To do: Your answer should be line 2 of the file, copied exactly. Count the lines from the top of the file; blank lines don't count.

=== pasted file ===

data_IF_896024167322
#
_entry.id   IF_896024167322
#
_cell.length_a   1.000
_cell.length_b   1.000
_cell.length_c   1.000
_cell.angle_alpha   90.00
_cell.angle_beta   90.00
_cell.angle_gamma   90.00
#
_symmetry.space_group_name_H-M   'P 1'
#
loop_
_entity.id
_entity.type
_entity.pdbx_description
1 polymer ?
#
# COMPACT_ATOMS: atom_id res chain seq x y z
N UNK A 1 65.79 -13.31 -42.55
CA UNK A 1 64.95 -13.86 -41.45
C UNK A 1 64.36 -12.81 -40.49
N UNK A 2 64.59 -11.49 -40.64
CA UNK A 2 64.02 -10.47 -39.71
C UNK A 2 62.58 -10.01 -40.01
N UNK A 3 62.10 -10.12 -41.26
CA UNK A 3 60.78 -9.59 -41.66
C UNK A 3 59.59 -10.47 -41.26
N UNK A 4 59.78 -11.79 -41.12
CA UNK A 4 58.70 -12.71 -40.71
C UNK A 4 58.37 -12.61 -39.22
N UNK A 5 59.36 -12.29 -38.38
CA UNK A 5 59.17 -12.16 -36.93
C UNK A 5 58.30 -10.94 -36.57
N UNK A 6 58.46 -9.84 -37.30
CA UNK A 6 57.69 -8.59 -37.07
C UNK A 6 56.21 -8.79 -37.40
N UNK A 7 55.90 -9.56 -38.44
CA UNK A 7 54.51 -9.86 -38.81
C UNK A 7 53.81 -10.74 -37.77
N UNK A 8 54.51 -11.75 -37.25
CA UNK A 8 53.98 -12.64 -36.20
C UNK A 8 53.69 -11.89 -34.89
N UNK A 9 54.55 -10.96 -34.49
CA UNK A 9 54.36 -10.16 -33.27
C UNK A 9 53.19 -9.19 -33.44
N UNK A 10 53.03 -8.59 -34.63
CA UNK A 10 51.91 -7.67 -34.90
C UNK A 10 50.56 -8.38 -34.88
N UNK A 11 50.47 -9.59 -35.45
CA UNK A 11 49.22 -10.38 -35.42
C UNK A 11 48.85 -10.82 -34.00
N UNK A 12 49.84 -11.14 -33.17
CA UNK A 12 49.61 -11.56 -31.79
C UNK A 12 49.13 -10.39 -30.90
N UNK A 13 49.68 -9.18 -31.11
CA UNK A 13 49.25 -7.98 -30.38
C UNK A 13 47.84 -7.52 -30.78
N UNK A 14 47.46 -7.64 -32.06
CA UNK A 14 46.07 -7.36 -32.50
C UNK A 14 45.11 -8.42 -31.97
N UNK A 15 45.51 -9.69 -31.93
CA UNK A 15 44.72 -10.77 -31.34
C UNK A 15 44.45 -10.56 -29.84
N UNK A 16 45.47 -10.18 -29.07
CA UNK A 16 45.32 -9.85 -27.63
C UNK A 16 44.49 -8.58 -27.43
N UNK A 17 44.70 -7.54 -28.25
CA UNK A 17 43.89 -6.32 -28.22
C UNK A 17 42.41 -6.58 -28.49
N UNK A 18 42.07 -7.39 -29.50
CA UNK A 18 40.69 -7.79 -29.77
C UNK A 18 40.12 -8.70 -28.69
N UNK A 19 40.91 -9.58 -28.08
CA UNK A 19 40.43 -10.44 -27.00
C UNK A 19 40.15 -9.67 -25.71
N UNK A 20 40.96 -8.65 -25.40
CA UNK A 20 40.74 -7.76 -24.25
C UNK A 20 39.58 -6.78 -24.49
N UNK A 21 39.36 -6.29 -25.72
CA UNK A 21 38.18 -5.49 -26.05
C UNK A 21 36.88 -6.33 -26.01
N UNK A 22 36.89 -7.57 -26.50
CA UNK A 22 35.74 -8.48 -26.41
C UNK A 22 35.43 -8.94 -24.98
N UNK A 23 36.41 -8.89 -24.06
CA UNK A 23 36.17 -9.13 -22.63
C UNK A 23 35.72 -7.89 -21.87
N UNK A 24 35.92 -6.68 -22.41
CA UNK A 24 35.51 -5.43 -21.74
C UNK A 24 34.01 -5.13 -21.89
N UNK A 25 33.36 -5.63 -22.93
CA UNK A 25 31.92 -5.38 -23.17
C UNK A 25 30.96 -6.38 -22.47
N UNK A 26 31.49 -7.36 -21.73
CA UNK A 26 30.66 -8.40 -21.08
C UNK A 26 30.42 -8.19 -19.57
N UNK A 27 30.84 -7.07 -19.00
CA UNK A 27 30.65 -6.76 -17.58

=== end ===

#